[ocr errors]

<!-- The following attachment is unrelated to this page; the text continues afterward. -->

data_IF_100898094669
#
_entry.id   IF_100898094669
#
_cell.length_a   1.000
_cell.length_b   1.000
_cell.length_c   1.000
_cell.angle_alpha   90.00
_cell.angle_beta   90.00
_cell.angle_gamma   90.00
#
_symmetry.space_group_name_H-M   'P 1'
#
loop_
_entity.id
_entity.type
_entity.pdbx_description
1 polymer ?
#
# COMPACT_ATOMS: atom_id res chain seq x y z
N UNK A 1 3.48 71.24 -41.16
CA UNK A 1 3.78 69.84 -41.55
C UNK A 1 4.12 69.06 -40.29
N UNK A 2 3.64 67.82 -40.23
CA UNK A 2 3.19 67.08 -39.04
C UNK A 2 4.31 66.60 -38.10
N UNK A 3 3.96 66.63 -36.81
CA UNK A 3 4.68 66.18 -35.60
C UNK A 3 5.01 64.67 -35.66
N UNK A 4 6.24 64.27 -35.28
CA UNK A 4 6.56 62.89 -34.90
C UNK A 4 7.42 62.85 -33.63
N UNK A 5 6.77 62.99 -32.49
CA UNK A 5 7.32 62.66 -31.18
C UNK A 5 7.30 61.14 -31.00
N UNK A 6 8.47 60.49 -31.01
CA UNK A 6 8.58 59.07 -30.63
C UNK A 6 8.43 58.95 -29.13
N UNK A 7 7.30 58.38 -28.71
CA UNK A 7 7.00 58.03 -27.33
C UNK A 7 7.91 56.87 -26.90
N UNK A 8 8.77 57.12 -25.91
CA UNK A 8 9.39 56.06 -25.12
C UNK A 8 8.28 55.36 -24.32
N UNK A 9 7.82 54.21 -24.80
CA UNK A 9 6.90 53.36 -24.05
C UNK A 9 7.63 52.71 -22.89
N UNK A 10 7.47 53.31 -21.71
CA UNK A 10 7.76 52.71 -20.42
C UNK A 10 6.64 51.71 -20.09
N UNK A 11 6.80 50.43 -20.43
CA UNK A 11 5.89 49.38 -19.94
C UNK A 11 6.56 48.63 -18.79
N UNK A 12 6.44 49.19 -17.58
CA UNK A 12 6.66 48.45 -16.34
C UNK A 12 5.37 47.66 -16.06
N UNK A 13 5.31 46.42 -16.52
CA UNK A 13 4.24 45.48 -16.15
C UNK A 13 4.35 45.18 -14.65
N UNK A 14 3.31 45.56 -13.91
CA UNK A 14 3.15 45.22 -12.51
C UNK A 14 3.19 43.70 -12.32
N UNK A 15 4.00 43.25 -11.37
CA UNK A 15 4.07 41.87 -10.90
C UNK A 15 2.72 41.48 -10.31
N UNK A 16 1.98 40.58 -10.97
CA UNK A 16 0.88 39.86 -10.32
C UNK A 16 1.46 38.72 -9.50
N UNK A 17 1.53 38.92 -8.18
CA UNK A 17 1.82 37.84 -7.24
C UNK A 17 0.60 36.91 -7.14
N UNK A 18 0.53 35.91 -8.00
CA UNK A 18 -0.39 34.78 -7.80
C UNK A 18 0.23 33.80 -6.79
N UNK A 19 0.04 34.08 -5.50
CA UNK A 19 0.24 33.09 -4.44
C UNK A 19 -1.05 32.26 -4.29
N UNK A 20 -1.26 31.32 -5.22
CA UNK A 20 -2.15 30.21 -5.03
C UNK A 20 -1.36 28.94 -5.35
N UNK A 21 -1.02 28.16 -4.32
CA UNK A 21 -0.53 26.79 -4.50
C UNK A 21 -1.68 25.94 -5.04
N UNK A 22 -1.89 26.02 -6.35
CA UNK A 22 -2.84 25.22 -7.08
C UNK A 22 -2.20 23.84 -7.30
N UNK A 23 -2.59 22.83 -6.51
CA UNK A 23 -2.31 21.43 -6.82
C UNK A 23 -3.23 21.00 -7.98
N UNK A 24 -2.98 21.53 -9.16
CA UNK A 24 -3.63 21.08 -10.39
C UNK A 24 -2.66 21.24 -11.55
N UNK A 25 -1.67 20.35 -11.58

curious as the readiness with which many one useful line of advice. Fight the habit confirmed victims give up the habit, a' with your whole will and attention, as if it readiness in part due, it may be, to the fact were a stutter or a twitch. Bear the torthat no consequences follow its disuse such ture of disuse as you would bear a disease; as follow the disuse of opium or alcohol. go to bed, or to sea, and remember that Others could as soon be broken of opium- one cigar or one pinch of snuff will in bad smoking, or hemp-eating, or dram-drinking cases re-arouse, after an interval of months, as of tobacco, and for them there is only the insatiable crave.